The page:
June 13, 2016
Written by Grace Kumwenda-Pakachere, BAH, MA IHDC Program Manager
This post originally appeared in the LINKAGES newsletter, The Link.
Drop-in-centers (DICs) are stigma-free spaces where female sex workers (FSWs) can access basic health care services; HIV counseling and testing; STI screening and treatment; family planning information; and some contraceptive methods, including condoms, oral contraceptives, DeproProvera, and implants. Just as importantly, the centers also offer a safe place for FSWs to gather, socialize, and receive potentially life-saving information from trained peers.
In March 2016, LINKAGES Malawi-based partner Pakachere Institute for Health and Development Communications opened its first of five DICs. LINKAGES will have a total of 17 DICs in Malawi — four will serve MSM and will be run by another implementing partner, CEDEP; six will be run by the Family Planning Association of Malawi (FPAM); and the last two by Youth Net and Counseling Organization (YONECO). Pakachere’s DIC in Mangochi is located near several rest houses where FSWs rent rooms and is also close to “hotspots,” or areas that are frequented by male patrons. Just 600 meters away lies the district hospital, where FSWs are sometimes referred for services that are not provided at the DIC.
One key factor in the success of DICs as a service delivery model has been the meaningful engagement of the key populations they serve. While a DIC manager with a clinical background is responsible for the provision of health care services and the facility’s routine administrative tasks, the manager is supported by outreach workers, who are predominantly FSWs. Outreach workers create demand for the center’s services and encourage their peers to attend. Trained FSW peer educators hold monthly sessions to discuss health and safety issues, and FSWs serve on the committee responsible for the center’s ongoing operations. The DIC’s clients determine their priorities for use of the space. As a result, the DIC has been home to activities as varied as dance classes; discussions on genderbased violence; movie showings; and meetings about the FSWs’ economic empowerment activities such as village savings and loans, where they pool money and borrow from the fund.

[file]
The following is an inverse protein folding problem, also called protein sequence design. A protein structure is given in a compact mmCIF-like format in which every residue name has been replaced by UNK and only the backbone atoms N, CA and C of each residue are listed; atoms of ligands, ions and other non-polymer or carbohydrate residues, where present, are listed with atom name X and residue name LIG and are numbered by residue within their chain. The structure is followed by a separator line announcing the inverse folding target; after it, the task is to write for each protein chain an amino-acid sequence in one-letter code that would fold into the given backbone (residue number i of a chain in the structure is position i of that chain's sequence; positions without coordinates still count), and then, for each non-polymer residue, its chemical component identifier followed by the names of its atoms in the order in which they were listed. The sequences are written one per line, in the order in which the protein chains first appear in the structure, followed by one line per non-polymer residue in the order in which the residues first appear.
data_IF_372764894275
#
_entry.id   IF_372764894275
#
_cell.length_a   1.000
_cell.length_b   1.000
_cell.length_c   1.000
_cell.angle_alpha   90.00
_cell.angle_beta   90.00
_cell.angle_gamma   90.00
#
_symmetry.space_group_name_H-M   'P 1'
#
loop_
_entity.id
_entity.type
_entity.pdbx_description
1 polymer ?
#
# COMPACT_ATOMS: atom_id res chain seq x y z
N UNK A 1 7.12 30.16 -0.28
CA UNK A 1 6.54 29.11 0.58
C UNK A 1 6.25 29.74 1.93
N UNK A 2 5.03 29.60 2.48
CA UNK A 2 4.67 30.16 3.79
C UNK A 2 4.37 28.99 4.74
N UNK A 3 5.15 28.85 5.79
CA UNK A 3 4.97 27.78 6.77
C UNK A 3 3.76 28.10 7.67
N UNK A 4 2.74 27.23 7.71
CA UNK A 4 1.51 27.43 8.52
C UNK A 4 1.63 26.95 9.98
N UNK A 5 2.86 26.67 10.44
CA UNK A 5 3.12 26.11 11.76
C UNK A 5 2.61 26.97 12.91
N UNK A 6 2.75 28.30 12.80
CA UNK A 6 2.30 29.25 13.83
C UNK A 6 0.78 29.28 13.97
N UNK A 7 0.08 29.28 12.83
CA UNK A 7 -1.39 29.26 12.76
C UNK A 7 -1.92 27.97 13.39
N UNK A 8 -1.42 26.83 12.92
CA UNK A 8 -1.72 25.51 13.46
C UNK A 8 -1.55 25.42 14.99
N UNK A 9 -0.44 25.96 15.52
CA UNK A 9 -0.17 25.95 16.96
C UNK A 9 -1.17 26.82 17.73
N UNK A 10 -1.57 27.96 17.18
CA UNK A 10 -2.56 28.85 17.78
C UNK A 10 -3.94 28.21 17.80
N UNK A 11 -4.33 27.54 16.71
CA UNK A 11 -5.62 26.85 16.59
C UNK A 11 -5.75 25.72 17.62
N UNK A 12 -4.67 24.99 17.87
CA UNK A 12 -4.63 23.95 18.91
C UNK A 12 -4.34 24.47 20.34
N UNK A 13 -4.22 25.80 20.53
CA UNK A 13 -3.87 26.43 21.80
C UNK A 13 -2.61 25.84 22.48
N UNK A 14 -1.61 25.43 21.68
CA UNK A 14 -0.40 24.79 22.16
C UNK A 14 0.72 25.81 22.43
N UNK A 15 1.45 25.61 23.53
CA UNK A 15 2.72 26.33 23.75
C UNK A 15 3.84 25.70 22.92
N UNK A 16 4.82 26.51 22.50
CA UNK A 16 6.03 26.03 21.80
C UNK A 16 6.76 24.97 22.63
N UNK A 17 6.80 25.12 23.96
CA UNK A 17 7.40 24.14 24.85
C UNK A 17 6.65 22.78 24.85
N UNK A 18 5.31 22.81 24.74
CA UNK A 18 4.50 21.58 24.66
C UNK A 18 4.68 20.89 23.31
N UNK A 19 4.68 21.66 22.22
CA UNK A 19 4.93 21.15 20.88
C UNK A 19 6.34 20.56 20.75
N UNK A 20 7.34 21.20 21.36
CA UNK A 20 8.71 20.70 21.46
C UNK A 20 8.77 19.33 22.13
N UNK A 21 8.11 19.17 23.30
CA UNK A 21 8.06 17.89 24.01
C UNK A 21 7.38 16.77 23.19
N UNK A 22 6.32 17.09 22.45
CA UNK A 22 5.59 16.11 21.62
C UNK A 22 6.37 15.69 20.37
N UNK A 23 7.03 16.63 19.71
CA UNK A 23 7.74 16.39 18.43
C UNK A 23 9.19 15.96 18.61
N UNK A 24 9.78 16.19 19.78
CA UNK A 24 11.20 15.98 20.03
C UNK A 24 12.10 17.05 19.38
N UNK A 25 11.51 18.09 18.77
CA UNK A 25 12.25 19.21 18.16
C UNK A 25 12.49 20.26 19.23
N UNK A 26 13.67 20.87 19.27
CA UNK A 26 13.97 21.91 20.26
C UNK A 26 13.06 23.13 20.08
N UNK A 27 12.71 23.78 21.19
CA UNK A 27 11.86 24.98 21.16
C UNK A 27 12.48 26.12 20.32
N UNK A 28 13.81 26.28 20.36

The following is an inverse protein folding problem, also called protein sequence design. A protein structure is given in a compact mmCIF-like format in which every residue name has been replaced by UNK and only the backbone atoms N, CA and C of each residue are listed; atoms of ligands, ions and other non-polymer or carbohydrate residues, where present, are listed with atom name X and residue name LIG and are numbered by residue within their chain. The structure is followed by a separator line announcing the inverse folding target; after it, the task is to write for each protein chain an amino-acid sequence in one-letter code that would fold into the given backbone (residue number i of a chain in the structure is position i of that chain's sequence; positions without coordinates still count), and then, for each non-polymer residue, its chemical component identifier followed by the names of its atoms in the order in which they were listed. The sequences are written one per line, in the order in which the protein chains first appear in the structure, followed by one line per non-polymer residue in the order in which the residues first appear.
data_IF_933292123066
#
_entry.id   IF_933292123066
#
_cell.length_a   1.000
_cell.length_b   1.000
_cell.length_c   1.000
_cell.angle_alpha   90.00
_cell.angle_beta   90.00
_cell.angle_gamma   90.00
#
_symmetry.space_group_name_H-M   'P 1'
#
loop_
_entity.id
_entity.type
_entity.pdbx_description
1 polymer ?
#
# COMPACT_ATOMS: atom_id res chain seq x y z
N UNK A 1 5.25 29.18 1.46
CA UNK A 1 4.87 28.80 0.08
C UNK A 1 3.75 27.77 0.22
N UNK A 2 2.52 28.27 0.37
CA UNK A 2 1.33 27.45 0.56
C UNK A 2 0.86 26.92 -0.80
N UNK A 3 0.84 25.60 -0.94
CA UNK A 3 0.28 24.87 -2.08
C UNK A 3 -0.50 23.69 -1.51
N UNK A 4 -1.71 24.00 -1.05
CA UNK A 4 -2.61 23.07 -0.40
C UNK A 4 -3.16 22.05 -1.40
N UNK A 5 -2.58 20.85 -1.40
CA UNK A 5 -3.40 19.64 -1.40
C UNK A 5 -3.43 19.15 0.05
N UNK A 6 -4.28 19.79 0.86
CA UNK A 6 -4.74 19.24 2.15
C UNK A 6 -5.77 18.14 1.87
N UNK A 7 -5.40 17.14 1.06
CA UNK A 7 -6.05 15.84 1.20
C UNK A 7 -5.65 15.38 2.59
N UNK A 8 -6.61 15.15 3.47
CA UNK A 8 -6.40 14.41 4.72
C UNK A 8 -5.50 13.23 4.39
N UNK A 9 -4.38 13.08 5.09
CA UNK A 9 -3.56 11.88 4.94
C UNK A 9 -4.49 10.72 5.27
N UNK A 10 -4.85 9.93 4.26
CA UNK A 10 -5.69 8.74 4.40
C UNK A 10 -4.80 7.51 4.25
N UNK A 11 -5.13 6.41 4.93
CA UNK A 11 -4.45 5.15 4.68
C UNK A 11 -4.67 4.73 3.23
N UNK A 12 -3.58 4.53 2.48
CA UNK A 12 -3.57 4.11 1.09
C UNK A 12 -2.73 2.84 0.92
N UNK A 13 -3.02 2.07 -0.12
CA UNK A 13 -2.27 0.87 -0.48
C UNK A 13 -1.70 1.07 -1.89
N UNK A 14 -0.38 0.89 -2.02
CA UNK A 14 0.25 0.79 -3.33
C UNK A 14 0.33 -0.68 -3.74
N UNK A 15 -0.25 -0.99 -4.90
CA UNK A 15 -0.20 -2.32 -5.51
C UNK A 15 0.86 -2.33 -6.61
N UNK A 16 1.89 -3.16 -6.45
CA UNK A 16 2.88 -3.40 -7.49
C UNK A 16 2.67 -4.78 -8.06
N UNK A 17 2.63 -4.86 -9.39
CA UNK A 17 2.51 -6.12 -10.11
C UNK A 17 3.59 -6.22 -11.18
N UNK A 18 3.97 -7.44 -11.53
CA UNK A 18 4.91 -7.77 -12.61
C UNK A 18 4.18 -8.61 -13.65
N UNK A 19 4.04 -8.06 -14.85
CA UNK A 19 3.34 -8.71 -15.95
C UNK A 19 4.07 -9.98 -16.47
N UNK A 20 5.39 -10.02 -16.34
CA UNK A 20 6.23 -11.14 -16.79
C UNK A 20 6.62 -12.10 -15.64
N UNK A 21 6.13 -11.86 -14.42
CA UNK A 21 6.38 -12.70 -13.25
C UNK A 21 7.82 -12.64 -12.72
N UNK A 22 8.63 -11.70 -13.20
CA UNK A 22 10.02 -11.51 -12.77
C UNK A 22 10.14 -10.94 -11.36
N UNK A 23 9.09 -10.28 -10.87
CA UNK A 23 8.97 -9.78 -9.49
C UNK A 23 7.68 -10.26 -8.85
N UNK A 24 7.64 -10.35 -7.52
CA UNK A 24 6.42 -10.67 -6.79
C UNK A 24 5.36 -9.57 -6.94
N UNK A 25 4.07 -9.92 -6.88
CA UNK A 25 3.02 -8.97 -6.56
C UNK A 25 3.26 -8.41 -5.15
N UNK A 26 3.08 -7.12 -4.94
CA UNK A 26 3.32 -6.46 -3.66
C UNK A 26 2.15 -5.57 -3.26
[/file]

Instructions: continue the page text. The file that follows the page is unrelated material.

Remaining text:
In the coming months, Pakachere will focus on further increasing the number of FSWs using the DICs. Pakachere plans to encourage FSW clients to refer their peers to the center and also to link the center’s activities with those of community-based peer educators.
Simon Sikwese, Pakachere’s executive director, credits the Ministry of Health for its role in the establishment and growth of the DICs. “The partnership we have with MOH through the district health offices has been key for our success in setting up these DICs,” he says. “The district health officers in Blantyre and Mangochi have supported the DICs’ operations by providing all necessary medical supplies and technical staffing support. We’re so grateful that they have truly embraced the aim of the LINKAGES project.”